So there you have it. After three-and-a-half-years, a lot of this is common sense at this point. The CDC just approved a new booster, which I was going to get during my yearly physical next week, but I guess now I’ll wait until I’m eligible again. Although a lot of people seem to not be taking Covid seriously anymore, I do appreciate how most of us barely bat an eye nowadays when we see people wearing masks in everyday life. I’ve been wearing a mask while leaving the house for the past few days and never once felt out of place or uncomfortable.

I have experienced a brand new symptom that I did not have before: I’ve lost my sense of smell. It’s been weird, especially because when I cleaned my bathroom with bleach on Monday so my husband could use it again, his first reaction was to gag at how powerful it was. I never smelt it at all! I thought he was messing with me until I realized on Tuesday morning that I couldn’t smell my coffee. It’s so weird because I can still generally taste things! Anyone else having lingering symptoms this time around? Ah, Covid is crazy.

photos credit: Anna Shvets, Edward Jenner and Cottonbro on Pexels

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35 Responses to “What should you do if you get covid or are exposed to it?”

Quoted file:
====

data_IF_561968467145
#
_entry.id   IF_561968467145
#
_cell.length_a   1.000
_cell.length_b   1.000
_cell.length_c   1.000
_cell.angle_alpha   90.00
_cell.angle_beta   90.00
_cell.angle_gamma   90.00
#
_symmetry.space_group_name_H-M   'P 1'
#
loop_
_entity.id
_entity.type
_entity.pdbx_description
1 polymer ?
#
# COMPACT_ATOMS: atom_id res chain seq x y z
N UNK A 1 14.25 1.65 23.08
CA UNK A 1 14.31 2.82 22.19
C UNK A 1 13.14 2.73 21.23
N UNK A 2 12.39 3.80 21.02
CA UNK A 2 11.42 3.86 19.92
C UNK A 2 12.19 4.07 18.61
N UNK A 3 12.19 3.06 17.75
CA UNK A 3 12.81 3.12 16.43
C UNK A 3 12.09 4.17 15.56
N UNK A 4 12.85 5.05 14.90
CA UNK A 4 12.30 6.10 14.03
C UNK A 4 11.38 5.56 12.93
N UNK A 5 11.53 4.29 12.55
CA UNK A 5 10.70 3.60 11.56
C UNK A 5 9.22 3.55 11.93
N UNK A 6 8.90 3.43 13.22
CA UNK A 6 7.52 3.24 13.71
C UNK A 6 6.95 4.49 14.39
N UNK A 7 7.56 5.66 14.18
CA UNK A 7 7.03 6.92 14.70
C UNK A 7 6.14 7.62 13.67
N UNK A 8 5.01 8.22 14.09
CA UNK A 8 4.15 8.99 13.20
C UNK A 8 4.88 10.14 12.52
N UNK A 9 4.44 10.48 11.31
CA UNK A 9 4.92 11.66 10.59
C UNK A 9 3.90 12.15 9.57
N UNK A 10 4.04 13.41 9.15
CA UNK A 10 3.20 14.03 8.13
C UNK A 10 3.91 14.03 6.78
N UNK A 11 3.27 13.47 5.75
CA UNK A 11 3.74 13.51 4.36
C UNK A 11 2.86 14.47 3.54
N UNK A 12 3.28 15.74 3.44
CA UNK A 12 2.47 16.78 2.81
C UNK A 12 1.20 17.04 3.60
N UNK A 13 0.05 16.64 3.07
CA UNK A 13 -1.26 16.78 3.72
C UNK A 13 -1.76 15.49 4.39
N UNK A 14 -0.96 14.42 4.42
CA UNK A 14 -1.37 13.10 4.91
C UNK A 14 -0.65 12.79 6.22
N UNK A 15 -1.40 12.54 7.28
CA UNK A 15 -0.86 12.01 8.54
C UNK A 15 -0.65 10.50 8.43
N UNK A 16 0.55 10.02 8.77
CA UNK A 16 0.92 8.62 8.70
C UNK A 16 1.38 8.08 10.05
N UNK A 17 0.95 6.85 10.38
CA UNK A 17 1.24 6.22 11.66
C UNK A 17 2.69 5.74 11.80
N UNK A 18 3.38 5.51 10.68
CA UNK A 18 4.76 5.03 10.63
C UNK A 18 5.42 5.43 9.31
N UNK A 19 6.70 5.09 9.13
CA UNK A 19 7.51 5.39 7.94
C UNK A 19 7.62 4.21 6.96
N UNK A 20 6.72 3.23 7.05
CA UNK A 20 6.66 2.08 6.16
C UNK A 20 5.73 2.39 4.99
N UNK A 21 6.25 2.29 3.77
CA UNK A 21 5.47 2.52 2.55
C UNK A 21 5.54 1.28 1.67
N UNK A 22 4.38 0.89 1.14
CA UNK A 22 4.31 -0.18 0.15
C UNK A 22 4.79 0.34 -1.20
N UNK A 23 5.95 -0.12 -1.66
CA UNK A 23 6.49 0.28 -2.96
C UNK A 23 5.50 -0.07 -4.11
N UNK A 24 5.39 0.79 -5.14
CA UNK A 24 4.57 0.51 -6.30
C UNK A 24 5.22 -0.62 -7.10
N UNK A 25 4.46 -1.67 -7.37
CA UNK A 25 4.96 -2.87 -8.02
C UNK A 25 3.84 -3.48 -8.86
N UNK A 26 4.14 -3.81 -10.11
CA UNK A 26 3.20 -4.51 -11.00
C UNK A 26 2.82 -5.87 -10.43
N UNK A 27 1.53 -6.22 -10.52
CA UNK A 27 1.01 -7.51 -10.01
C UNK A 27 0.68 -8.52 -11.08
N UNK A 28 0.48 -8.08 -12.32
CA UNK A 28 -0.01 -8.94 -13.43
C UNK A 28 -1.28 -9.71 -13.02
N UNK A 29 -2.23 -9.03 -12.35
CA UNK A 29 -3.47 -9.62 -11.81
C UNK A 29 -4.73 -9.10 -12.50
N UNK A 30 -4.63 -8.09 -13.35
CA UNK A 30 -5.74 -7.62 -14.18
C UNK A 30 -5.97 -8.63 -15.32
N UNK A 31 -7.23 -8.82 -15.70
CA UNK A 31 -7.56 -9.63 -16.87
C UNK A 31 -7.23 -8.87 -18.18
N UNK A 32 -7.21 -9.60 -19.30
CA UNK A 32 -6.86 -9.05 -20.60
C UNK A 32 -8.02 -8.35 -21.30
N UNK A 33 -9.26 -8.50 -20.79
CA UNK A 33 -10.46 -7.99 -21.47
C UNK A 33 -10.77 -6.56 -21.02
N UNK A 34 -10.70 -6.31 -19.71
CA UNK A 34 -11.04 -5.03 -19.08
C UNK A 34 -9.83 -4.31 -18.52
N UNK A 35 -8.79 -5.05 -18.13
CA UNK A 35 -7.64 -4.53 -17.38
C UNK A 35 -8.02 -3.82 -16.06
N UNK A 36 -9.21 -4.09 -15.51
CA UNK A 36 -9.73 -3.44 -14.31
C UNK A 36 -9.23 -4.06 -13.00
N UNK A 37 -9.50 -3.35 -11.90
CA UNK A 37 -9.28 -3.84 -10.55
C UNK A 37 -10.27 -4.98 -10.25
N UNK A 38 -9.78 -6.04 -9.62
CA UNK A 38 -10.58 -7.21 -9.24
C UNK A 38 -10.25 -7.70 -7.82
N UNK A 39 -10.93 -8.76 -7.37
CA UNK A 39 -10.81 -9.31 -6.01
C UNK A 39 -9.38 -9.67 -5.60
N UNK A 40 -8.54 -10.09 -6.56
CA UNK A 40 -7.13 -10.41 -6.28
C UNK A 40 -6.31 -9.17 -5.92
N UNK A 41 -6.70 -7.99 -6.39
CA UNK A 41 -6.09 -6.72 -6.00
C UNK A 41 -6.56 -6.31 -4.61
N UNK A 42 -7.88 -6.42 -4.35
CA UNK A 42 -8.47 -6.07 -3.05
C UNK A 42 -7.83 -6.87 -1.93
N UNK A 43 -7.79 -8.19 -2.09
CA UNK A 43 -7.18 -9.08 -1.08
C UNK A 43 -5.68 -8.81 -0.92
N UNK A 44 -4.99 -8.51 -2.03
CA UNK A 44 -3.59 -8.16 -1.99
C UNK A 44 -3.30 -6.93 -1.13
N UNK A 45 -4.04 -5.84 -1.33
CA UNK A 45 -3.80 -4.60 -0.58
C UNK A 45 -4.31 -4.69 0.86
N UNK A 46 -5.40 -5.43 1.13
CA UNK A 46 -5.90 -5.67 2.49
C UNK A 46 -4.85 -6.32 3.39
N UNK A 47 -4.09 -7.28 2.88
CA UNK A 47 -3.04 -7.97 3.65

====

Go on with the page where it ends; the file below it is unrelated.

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  1. manda says:

    I still have not got covid, that I know of, and it’s really starting to bug me out again. I figure, statistically, it just gets more and more likely that I will get it (I think? I’m not a statistician) and I know you just can’t count on it not being a bad case. I thought I also heard that they want you to wait a little bit to take the newest vaccine, which I know they say to delay for flu sometimes so it’s like the right mix, or whatever, to fight what’s out there. I’ll have to ask my doctor. Hope you get your sense of smell back soon, I can’t imagine how discombobulating that must be

    • BeanieBean says:

      Well, the new one is available now, so I have an appointment for next week for flu/covid/rsv vaccines. I’ve not had covid (yet) so far & am hoping I don’t ever. I’ve now reached the magic ‘elderly’ status (ugh, do not like that word), so I’m paying closer attention to this stuff.

    • Katie says:

      Your risk goes up when there is more covid in the area and/or you take on riskier behaviors. Just because you haven’t yet had covid does not increase your risk of getting it. Flipping a heads on a coin does not increase the chance that the next flip will be a tails.

  2. Jeannine Pope says: